I'm sitting on our navy blue polka-dot couch. To my right is Santa. He is wearing his furry red suit, no beard, and my dad's nose. I am wearing an enormous smile. Like Buddy the Elf, I am entranced by Santa — I can't believe it's really him.
I'm 7 — nowhere near the age I would be when I stop believing in him, but this formative moment between me and the legend would be the beginning of a dialogue that would continue for years to come . . . until I am 12, to be exact. Santa wasn't just a guy who brought me presents. He was someone I could talk to. Or write to, rather.
Our one-way pen-pal relationship enabled me to release elementary school-age angst, fashion desires, and social and body insecurities that I had no other outlet for. My annual letters to Santa were long — pages and pages — and filled with everything I wanted him to know. At 7, there wasn't a whole lot to say in my blocky writing, but by 5th grade, I could tell him everything. About how Holly told everyone at school I needed a bra after seeing me jump rope during recess, and about how I thought Tim liked me but instead liked my best friend.
At 7 and even at 12, I had no concept of Santa's true job description. I assumed he was my therapist.
My mom let me believe in Santa — encouraged me, even — for as long as possible. When no one left at school still left snacks and cookies out for St. Nick at night, my mom would give me a knowing look and say, "He only stops coming when you stop believing." And I went to bat for anything my mom told me.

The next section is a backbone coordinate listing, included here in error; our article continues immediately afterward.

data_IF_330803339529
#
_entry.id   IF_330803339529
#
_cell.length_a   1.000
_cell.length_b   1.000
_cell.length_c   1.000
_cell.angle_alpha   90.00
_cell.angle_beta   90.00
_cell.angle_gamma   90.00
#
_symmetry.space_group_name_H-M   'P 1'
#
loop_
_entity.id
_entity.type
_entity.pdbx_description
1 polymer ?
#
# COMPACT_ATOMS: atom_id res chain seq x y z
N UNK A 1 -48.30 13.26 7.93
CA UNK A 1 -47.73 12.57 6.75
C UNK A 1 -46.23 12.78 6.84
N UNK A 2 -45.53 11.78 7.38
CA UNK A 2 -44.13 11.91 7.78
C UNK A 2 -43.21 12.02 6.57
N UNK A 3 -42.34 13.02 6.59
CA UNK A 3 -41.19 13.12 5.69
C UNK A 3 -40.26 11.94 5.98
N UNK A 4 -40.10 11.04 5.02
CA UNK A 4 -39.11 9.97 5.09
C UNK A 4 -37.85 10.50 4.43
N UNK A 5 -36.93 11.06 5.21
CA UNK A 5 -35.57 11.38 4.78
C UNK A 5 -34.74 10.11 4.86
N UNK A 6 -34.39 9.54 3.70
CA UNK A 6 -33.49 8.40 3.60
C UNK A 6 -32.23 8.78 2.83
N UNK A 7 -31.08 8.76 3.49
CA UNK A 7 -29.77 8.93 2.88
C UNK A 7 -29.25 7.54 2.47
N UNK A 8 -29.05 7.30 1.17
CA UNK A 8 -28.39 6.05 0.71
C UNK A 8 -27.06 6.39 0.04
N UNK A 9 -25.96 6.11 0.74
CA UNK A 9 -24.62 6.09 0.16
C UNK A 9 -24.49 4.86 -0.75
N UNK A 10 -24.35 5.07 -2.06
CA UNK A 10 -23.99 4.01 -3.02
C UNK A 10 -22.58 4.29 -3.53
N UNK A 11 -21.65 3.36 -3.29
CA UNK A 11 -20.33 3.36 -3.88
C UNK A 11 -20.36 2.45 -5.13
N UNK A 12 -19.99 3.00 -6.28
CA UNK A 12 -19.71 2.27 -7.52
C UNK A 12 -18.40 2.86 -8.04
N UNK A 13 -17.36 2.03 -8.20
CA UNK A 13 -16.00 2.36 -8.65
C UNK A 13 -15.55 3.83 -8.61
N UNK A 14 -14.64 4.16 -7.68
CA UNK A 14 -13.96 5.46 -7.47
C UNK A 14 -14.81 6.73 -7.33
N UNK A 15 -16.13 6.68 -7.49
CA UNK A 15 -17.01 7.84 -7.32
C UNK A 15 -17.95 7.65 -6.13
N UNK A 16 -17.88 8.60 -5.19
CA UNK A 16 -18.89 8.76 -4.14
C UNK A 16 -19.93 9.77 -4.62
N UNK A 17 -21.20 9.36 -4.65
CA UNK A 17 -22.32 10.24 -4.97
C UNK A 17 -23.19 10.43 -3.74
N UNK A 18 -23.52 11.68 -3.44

I assumed he was my therapist.
Santa would occasionally write me back with one or two lines of sweet encouragement. I'd notice how similar his handwriting was to that of the Tooth Fairy and Easter Bunny and mention this peculiar coincidence to my mom, who would give me that same look and remind me, "He only stops coming when you stop believing."
The last time I wrote a letter to Santa I was, in fact, 12. I was 5'7", had been menstruating for about a year, and was significantly more shapely and bigger than my classmates. With insecurities peaking, I asked him for a workout doodad. I also had noticed that my mom needed a new jewelry box, so I asked him to get her one, too. And the last thing I remember asking Santa was to please make sure the workout doodad did the job.
Decades later, I smile looking back at the journey I made with Santa. When I decided to write this essay, I called my mom to see if she'd saved any of the letters to him. "Probably," she said. And while it's highly unlikely they'll ever turn up in a box somewhere, I can keep the dream alive by thinking I'll find them some day. And if they're not my letters, then hopefully they can be from my daughter, who I'm hoping will also be a big believer.